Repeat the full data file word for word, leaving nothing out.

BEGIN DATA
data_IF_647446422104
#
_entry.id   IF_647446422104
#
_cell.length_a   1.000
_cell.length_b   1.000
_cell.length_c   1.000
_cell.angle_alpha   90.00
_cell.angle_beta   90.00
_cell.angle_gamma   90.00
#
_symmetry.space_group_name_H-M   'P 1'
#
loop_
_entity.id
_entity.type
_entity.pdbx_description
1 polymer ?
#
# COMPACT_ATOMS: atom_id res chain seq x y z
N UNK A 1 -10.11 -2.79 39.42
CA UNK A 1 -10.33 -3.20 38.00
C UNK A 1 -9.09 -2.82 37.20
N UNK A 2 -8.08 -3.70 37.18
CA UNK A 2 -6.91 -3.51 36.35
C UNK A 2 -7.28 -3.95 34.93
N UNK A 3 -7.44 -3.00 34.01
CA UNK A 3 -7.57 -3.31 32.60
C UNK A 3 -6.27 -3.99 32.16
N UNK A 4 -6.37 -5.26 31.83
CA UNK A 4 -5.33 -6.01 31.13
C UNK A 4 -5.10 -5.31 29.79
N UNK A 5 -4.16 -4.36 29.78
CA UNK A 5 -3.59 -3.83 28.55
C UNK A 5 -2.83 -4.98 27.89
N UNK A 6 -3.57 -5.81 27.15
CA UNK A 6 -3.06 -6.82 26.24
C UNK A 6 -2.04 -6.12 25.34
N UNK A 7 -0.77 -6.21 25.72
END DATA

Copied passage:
data_IF_647446422104
#
_entry.id   IF_647446422104
#
_cell.length_a   1.000
_cell.length_b   1.000
_cell.length_c   1.000
_cell.angle_alpha   90.00
_cell.angle_beta   90.00
_cell.angle_gamma   90.00
#
_symmetry.space_group_name_H-M   'P 1'
#
loop_
_entity.id
_entity.type
_entity.pdbx_description
1 polymer ?
#
# COMPACT_ATOMS: atom_id res chain seq x y z
N UNK A 1 -10.11 -2.79 39.42
CA UNK A 1 -10.33 -3.20 38.00
C UNK A 1 -9.09 -2.82 37.20
N UNK A 2 -8.08 -3.70 37.18
CA UNK A 2 -6.91 -3.51 36.35
C UNK A 2 -7.28 -3.95 34.93
N UNK A 3 -7.44 -3.00 34.01
CA UNK A 3 -7.57 -3.31 32.60
C UNK A 3 -6.27 -3.99 32.16
N UNK A 4 -6.37 -5.26 31.83
CA UNK A 4 -5.33 -6.01 31.13
C UNK A 4 -5.10 -5.31 29.79
N UNK A 5 -4.16 -4.36 29.78
CA UNK A 5 -3.59 -3.83 28.55
C UNK A 5 -2.83 -4.98 27.89
N UNK A 6 -3.57 -5.81 27.15
CA UNK A 6 -3.06 -6.82 26.24
C UNK A 6 -2.04 -6.12 25.34
N UNK A 7 -0.77 -6.21 25.72